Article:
One of the pillars of our calling is the Sabbath day, and failing to keep it can pave the way to losing our identity. I have some special glasses that I occasionally wear on the Sabbath day. The kind you normally use to watch 3-D movies. Let’s put them on and look at three important dimensions of the Sabbath.
“And we know that all things work together for good to those who love God, to those who are the called according to His purpose,” Romans 8:28, NKJV.
Not only is this an encouraging verse, it also helps us to understand a deeper dimension of the Sabbath. We know from 1 John 5:3 that the love of God is, “…that we keep His commandments.” So we could say: All things work together for good to those who love God, that is, those who keep His commandments.
In addition, we know that the Sabbath is a sign, and by keeping it God’s people know that it is He who sanctifies them and sets them apart (Exodus 31:13). Obeying the fourth commandment to keep God’s Sabbath opens our minds to who we are and what His work is on this earth, His divine purpose from the beginning of creation.
God created the Sabbath on the 7th day of creation and gave it to mankind to keep them in the knowledge and worship of the true God. A creation demands a Creator! He rested on the seventh day and set it apart, therefore keeping it points us back to God as the Creator.
I find it helpful on the Sabbath to meditate on the earth and outer space. Seeing images of planet earth, a little blue-green-white marble in the blackness of space, is very humbling. We can understand how helpless, dependent, and insignificant we are in this vast universe.
The second dimension of the Sabbath is the present. As we meditate on the incredible details of the creation around us, we can begin to apply the benefits of the Sabbath to our own daily lives. First, we have to rest which gives us time to relax and take our minds off of work. Stop and smell the roses: read, study, pray, or go for a gentle walk. We desperately need spiritual contact with God.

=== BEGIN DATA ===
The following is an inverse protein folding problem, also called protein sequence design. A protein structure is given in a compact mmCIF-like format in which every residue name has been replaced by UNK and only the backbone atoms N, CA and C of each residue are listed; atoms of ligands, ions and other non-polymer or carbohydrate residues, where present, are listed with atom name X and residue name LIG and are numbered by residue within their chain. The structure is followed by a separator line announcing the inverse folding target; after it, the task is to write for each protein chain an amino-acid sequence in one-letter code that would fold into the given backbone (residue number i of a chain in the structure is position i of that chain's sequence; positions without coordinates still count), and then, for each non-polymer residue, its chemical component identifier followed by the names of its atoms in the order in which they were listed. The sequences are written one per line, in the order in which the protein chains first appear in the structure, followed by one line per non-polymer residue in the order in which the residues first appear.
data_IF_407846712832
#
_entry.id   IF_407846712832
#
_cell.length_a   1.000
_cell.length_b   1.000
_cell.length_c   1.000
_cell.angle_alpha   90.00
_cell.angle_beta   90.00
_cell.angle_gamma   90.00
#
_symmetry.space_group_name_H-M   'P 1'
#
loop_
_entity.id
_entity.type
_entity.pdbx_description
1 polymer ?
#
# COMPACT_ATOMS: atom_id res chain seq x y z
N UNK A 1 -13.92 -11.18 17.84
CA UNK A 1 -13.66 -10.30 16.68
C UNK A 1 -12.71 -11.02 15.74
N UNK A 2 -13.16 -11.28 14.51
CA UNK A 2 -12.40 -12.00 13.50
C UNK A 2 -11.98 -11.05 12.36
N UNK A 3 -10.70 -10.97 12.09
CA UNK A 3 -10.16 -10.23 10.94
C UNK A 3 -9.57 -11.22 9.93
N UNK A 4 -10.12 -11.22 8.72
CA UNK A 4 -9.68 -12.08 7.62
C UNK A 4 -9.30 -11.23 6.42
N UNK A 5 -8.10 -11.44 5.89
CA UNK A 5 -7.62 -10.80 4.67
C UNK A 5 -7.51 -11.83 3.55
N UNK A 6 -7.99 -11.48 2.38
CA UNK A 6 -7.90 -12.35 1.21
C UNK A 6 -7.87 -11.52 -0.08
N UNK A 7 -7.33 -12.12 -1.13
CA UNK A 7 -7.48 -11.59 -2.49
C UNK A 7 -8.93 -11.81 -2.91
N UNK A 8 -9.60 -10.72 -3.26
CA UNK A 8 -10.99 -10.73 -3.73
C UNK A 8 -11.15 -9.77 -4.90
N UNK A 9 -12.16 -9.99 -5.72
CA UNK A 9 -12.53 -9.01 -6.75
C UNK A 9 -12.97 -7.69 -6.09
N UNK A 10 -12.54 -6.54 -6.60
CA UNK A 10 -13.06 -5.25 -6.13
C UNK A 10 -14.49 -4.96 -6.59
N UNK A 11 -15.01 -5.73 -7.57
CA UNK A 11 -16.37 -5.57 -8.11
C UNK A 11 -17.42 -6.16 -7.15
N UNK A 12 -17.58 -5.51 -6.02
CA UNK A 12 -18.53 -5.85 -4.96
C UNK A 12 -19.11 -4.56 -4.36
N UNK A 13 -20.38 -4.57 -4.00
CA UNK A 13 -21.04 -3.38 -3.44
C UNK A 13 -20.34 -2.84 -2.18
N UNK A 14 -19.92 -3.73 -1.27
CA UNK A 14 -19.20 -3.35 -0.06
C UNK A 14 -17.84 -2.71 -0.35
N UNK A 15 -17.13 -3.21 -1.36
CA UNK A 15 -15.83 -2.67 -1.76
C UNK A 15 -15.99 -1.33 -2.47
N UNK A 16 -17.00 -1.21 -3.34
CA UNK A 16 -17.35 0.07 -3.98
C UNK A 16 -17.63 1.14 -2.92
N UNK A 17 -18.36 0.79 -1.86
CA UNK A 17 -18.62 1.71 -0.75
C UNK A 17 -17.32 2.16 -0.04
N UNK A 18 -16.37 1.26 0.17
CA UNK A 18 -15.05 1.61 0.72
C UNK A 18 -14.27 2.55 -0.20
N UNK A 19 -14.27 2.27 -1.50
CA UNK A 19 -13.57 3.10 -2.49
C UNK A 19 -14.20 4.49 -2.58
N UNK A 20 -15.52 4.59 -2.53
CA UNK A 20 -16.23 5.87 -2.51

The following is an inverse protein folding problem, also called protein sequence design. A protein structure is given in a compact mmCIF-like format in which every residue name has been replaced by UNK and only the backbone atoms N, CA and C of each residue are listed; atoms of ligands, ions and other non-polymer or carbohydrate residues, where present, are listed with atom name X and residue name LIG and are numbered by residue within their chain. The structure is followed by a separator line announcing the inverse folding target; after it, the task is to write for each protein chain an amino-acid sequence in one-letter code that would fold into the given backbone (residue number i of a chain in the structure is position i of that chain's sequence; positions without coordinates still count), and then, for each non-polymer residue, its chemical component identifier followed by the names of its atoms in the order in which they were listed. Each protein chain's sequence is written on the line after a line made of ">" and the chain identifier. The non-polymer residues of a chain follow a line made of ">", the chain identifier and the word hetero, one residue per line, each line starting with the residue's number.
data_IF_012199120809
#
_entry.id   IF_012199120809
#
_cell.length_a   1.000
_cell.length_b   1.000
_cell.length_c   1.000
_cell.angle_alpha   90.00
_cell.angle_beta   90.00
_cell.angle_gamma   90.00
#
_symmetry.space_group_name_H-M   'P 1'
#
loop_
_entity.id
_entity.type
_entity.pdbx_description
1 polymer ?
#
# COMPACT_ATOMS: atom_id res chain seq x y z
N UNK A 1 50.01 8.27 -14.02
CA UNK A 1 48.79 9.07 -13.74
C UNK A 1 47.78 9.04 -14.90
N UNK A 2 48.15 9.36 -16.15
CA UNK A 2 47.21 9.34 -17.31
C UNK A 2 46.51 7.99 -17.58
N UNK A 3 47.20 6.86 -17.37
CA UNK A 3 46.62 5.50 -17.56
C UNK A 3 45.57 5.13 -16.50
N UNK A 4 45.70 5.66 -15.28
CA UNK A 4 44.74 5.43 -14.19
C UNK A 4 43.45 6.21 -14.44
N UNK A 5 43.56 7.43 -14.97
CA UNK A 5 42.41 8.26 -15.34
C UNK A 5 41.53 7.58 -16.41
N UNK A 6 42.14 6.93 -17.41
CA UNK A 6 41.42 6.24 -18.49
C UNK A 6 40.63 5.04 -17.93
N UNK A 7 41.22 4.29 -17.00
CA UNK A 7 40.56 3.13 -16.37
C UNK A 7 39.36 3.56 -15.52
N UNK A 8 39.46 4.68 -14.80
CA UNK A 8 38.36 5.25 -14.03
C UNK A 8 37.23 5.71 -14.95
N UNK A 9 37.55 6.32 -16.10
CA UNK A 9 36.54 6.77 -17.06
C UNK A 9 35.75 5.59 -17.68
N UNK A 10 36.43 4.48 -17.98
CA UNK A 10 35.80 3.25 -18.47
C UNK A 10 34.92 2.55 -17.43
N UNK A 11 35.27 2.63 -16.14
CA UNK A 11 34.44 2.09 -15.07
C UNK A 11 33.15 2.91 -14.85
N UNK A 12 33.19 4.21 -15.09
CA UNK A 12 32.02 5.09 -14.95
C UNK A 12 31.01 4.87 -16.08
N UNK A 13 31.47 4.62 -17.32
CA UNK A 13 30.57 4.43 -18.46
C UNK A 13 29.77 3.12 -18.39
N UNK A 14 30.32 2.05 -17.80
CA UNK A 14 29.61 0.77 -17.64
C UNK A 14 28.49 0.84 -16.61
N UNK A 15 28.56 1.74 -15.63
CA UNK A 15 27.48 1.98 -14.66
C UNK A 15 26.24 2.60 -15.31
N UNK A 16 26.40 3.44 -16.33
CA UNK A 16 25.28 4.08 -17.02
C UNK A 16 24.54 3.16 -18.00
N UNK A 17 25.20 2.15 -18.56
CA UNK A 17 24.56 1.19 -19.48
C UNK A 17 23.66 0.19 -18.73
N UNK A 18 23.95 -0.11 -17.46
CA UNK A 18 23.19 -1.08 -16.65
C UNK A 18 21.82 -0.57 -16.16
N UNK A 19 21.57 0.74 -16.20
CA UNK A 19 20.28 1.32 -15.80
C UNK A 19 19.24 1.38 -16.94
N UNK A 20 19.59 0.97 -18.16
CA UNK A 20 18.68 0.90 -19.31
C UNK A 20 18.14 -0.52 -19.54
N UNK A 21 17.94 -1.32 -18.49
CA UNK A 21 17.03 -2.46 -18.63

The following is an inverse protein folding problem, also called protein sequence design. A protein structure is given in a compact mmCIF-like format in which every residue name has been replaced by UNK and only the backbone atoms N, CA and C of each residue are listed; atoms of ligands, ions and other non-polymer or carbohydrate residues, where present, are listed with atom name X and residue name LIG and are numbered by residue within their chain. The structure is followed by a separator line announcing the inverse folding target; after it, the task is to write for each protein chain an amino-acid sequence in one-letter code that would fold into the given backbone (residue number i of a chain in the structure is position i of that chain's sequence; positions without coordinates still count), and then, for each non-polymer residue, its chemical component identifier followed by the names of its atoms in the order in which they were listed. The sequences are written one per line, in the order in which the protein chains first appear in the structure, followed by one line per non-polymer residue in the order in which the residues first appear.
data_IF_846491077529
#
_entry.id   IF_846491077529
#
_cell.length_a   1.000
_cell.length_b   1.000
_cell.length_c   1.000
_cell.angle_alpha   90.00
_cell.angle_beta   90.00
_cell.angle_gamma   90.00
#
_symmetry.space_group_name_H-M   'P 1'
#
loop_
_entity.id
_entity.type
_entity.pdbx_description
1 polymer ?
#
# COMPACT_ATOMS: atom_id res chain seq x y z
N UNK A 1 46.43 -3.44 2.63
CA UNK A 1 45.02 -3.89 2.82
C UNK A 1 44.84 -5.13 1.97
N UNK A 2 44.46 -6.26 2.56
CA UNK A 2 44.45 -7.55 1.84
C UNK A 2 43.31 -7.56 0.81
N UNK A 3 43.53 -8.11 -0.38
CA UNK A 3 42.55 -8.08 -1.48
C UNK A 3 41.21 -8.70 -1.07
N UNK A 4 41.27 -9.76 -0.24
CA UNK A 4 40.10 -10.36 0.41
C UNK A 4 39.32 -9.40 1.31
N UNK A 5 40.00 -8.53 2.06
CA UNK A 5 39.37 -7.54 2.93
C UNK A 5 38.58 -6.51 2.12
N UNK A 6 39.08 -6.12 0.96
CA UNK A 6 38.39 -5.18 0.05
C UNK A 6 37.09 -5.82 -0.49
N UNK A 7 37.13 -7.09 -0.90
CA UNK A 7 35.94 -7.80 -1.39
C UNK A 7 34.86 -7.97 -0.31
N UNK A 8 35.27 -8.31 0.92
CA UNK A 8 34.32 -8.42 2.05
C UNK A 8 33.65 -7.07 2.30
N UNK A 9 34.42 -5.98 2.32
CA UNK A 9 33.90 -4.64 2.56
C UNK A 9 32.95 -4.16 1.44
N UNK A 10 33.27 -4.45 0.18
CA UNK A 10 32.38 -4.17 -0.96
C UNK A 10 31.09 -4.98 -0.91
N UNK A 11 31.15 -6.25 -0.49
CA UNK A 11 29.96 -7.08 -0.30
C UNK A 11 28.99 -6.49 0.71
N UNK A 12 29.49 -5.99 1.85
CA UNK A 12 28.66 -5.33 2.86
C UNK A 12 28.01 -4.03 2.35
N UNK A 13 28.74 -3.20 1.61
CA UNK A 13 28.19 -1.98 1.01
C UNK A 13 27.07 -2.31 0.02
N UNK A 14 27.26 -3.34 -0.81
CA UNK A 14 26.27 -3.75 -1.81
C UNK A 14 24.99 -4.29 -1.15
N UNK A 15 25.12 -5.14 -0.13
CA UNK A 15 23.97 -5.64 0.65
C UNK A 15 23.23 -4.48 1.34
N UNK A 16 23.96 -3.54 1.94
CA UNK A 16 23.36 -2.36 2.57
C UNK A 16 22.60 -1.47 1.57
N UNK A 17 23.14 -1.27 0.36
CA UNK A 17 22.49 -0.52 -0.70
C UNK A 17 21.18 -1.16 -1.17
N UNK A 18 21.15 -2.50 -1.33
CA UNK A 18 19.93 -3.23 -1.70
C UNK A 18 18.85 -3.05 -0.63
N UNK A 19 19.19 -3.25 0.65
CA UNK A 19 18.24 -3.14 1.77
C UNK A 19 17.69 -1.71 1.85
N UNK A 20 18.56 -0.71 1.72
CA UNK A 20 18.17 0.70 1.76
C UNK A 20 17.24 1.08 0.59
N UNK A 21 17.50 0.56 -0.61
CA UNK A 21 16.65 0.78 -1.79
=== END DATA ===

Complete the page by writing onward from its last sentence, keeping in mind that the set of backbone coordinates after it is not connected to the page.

Keeping the Sabbath requires faith, the same kind that’s needed to tithe or give offerings. We must believe that God loves us and will bless us. And we will be blessed during those six days of work to more than compensate for the one on which we rest. It won’t always be a financial blessing, but certainly peace of mind and health!
How do we keep the Sabbath day? Are we united as family at services, physically and spiritually? Do we look for ways to uplift and encourage others? It should be a day of joy, gladness, and delight – a feast day unto the Lord. Meditate on how the Sabbath helps us understand God’s awesome purpose for our lives.
The third dimension of the Sabbath is the future. It pictures the soon-coming Millennium, when all of mankind will experience a “rest” from war, poverty, fear, and suffering. This thousand year period will be the 7th millennial “day,” or Sabbath, of God’s 7,000 year “week.” Isaiah 11 is a beautiful chapter that speaks of this future time, when knowledge of God will cover the earth.
Beyond the Millennium, keeping the Sabbath looks forward to the completion of God’s spiritual creation in man. The Sabbath is a type of the Christian’s future spiritual rest, of actually being born into the divine Kingdom or Family of God. We will no longer struggle with the weaknesses and limitations of the human body, but reign and serve with God the Father and Jesus Christ as beings composed of spirit!
Next Sabbath, slip on your 3-D glasses and gain an in-depth look at the blessing God gave us when He created the Sabbath Day for us!